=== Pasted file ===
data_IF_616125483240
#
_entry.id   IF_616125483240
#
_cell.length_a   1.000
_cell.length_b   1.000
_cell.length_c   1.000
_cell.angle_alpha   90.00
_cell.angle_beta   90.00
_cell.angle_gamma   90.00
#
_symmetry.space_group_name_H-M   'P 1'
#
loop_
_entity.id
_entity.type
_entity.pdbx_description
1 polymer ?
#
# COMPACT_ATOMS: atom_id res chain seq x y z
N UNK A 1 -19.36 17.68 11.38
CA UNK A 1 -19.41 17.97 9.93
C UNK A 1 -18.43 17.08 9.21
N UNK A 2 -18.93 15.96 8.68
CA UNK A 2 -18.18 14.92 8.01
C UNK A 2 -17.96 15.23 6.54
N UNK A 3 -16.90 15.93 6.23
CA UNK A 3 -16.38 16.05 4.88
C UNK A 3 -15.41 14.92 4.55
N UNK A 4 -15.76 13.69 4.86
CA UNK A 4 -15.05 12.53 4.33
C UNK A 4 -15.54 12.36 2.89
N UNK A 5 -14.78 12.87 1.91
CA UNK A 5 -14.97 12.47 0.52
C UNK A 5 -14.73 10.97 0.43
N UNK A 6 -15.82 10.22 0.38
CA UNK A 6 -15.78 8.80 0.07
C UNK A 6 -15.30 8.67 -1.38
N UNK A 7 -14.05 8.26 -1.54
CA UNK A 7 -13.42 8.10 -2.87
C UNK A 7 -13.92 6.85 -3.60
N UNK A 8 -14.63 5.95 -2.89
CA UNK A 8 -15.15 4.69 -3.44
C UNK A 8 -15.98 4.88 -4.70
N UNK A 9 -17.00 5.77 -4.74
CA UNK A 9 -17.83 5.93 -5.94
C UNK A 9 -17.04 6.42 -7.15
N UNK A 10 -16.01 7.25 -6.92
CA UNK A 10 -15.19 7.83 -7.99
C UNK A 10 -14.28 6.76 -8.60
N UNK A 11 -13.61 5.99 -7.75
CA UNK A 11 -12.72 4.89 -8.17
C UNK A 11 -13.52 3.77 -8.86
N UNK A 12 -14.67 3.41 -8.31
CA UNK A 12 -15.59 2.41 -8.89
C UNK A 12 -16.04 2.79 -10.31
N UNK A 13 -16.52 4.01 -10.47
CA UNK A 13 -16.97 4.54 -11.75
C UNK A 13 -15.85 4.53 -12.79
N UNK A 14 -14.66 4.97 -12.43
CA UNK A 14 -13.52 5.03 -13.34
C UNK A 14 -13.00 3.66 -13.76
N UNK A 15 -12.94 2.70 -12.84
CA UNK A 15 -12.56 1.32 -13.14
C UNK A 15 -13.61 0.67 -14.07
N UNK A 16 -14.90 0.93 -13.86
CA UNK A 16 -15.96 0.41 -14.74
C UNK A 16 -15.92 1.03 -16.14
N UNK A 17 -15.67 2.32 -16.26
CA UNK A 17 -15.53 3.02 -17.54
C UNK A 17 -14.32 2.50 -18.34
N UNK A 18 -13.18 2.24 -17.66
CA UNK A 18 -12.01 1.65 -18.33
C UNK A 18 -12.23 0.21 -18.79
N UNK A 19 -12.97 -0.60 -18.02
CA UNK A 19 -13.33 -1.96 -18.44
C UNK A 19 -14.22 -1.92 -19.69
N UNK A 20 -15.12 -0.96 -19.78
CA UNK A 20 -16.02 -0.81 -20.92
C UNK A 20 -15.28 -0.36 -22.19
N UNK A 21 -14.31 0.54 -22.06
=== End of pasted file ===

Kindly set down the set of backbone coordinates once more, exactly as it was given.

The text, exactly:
data_IF_616125483240
#
_entry.id   IF_616125483240
#
_cell.length_a   1.000
_cell.length_b   1.000
_cell.length_c   1.000
_cell.angle_alpha   90.00
_cell.angle_beta   90.00
_cell.angle_gamma   90.00
#
_symmetry.space_group_name_H-M   'P 1'
#
loop_
_entity.id
_entity.type
_entity.pdbx_description
1 polymer ?
#
# COMPACT_ATOMS: atom_id res chain seq x y z
N UNK A 1 -19.36 17.68 11.38
CA UNK A 1 -19.41 17.97 9.93
C UNK A 1 -18.43 17.08 9.21
N UNK A 2 -18.93 15.96 8.68
CA UNK A 2 -18.18 14.92 8.01
C UNK A 2 -17.96 15.23 6.54
N UNK A 3 -16.90 15.93 6.23
CA UNK A 3 -16.38 16.05 4.88
C UNK A 3 -15.41 14.92 4.55
N UNK A 4 -15.76 13.69 4.86
CA UNK A 4 -15.05 12.53 4.33
C UNK A 4 -15.54 12.36 2.89
N UNK A 5 -14.78 12.87 1.91
CA UNK A 5 -14.97 12.47 0.52
C UNK A 5 -14.73 10.97 0.43
N UNK A 6 -15.82 10.22 0.38
CA UNK A 6 -15.78 8.80 0.07
C UNK A 6 -15.30 8.67 -1.38
N UNK A 7 -14.05 8.26 -1.54
CA UNK A 7 -13.42 8.10 -2.87
C UNK A 7 -13.92 6.85 -3.60
N UNK A 8 -14.63 5.95 -2.89
CA UNK A 8 -15.15 4.69 -3.44
C UNK A 8 -15.98 4.88 -4.70
N UNK A 9 -17.00 5.77 -4.74
CA UNK A 9 -17.83 5.93 -5.94
C UNK A 9 -17.04 6.42 -7.15
N UNK A 10 -16.01 7.25 -6.92
CA UNK A 10 -15.19 7.83 -7.99
C UNK A 10 -14.28 6.76 -8.60
N UNK A 11 -13.61 5.99 -7.75
CA UNK A 11 -12.72 4.89 -8.17
C UNK A 11 -13.52 3.77 -8.86
N UNK A 12 -14.67 3.41 -8.31
CA UNK A 12 -15.59 2.41 -8.89
C UNK A 12 -16.04 2.79 -10.31
N UNK A 13 -16.52 4.01 -10.47
CA UNK A 13 -16.97 4.54 -11.75
C UNK A 13 -15.85 4.53 -12.79
N UNK A 14 -14.66 4.97 -12.43
CA UNK A 14 -13.52 5.03 -13.34
C UNK A 14 -13.00 3.66 -13.76
N UNK A 15 -12.94 2.70 -12.84
CA UNK A 15 -12.56 1.32 -13.14
C UNK A 15 -13.61 0.67 -14.07
N UNK A 16 -14.90 0.93 -13.86
CA UNK A 16 -15.96 0.41 -14.74
C UNK A 16 -15.92 1.03 -16.14
N UNK A 17 -15.67 2.32 -16.26
CA UNK A 17 -15.53 3.02 -17.54
C UNK A 17 -14.32 2.50 -18.34
N UNK A 18 -13.18 2.24 -17.66
CA UNK A 18 -12.01 1.65 -18.33
C UNK A 18 -12.23 0.21 -18.79
N UNK A 19 -12.97 -0.60 -18.02
CA UNK A 19 -13.33 -1.96 -18.44
C UNK A 19 -14.22 -1.92 -19.69
N UNK A 20 -15.12 -0.96 -19.78
CA UNK A 20 -16.02 -0.81 -20.92
C UNK A 20 -15.28 -0.36 -22.19
N UNK A 21 -14.31 0.54 -22.06